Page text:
Tuesday, September 9, 2014

Hot Dogs, Wedding Feasts, and Jesus

A couple of months ago I spent 4 days in Chicago with a small missions team from my church. We partnered with a local organization called Youth With a Mission who's been serving the city for 20+ years. In fact, it was this same organization that I had spent two years serving full-time in my mid-twenties.

Since our team was so small, we joined up with another team in the city to do a couple of outreach projects. We walked around Daley Plaza during the lunch hour one day asking folks if we can pray with them. We explored Little India/Pakinstan engrossing ourselves in the culture, engaging in conversation, and eventually praying with those who accepted our offer. We passed out Jesus films and ice cold bottles of water on a warm night. We engaged with the homeless of the city, both on the streets and in a soup kitchen. We fed the hungry, prayed with the sick, and met some practical needs of those living on the streets. Anyone we could show crazy love to, we did.

Our last morning in the city, we packed up all our stuff and shoved it back into the SUV that had brought us. We ate breakfast and cleaned up the room we had stayed in, making sure to leave it spotless as it had been upon arrival. We left notes for the YWAM staff we'd grown to love in just those few short days. Then we headed to the basement to pack up all the basic essentials for our last outreach of the trip: hot dogs.

Hot dogs? Yes. You heard that right. Hot dogs. A couple hundred of them, in fact.

One wouldn't think that hot dogs could have an impact in people's lives.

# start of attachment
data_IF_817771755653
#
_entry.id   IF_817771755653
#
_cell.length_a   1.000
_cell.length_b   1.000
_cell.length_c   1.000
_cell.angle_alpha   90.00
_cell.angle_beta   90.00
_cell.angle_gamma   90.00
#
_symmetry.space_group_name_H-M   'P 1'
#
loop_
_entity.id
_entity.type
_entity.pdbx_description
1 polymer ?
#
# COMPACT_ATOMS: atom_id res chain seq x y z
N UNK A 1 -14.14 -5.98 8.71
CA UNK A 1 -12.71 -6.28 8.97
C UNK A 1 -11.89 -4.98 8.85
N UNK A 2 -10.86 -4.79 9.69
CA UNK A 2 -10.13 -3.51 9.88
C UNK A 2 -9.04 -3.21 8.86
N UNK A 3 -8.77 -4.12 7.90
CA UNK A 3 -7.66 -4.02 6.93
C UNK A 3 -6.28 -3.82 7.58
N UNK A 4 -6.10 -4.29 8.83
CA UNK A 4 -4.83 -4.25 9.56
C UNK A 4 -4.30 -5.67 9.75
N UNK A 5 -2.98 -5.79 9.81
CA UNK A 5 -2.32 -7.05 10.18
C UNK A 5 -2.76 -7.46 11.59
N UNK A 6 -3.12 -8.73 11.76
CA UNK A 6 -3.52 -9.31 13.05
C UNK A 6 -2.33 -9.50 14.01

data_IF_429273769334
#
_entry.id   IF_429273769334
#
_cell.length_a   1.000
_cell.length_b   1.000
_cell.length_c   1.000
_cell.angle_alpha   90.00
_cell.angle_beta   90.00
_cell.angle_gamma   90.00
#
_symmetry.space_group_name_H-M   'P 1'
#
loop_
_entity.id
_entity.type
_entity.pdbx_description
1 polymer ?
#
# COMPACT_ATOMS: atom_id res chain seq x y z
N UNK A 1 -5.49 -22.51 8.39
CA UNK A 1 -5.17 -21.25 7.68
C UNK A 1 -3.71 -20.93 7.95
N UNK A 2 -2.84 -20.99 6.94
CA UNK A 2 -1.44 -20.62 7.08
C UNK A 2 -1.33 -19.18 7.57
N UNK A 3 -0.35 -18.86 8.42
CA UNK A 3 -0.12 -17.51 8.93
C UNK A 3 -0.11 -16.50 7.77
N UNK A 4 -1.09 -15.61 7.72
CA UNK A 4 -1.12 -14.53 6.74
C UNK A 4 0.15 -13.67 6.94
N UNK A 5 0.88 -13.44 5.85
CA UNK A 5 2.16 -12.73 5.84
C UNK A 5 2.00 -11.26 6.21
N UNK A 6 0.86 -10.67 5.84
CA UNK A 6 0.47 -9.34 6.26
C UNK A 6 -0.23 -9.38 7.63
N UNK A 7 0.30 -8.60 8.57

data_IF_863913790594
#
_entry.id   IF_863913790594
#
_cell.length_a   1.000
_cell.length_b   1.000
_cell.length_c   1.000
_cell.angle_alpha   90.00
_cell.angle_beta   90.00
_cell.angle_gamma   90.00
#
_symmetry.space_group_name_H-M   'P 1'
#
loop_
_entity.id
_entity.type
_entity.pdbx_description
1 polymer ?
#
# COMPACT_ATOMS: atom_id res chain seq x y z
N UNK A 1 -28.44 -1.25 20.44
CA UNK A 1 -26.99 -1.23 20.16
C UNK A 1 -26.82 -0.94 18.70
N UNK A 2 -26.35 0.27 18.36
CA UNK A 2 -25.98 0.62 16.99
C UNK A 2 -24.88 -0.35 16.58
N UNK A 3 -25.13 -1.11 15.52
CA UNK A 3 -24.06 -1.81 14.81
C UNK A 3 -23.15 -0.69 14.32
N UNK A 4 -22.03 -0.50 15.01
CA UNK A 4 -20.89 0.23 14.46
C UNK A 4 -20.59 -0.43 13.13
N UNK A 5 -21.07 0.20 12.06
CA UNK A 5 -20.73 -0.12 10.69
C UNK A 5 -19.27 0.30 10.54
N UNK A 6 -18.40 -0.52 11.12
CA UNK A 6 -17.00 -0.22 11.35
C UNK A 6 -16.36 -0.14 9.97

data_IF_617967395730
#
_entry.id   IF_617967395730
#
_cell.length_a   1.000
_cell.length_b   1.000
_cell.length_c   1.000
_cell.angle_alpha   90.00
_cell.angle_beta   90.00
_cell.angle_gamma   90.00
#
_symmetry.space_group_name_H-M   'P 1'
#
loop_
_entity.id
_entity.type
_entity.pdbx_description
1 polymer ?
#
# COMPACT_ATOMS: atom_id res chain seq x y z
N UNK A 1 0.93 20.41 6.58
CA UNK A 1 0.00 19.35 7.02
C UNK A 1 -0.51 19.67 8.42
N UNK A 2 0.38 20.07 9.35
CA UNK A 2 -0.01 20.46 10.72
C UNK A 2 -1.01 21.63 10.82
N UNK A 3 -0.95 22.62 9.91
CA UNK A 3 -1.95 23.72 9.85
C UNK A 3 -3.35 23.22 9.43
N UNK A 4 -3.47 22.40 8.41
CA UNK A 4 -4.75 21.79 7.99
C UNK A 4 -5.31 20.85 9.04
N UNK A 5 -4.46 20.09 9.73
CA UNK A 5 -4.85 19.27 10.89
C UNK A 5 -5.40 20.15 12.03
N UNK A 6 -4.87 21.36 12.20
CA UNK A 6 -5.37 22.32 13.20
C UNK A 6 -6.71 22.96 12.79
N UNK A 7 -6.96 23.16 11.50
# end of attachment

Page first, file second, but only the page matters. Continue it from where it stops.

The truth is, it probably wasn't the hot dog that had the impact. The impact came from the personal invitation to join us for a meal.

There's a story in the Gospels about a man who invited all these important people to his son's wedding. Presumably, these people were people he was closely associated with, probably some were even his friends. Yet the day of the wedding, these people didn't show up at the wedding. They all had excuses as to why they couldn't attend. So the man told his servants to go out into the streets and invite the poor, the lame, the crippled, and the blind.

The story seems a little far-fetched especially considering this is a wedding feast for the man's son we're talking about here. On the other hand, the closest friends and associates in this man's life turned their backs on him on a very important day in his family's life. To heck with them, right? They don't deserve to be there! They didn't honor the man or appreciate his invitation. So he extends his invitation to those whom he knows will do both. 

After we got the grilling station all set up and the buns, condiments, and chips set up on the serving table, we took an hour walking up and down the beach inviting complete strangers to share a meal with us. Tons of people looked at us like we were crazy. Many said "no." Others thanked us for the invite and said they'd think about it. A few even engaged us in brief conversation to find out who we were and why we were inviting them to eat hot dogs. 

Truth be told, I have no idea exactly how many people at lunch with is that Saturday afternoon. What I do know is a TON of people were invited and a TON came to get hot dogs. 😊

Out of all those people who were invited, I specifically remember one lady who stopped to chat after I invited her to grab a hot dog. She asked about who we were and why we were giving away hot dogs and chips, what church we were with, etc. Then she asked some deeper, harder questions.. The ones about politics and religion and gender and marriage equality. The ones that can make or break a conversation when talking about the church and Jesus. She wasn't looking to start a debate. She had genuine questions. And I loved answering them even though I didn't have all the answers. It was a real, honest conversation where both of us walked away different. Because that's what crazy love does... It changes you. 

How has crazy love changed you? Who are you inviting to experience crazy love?

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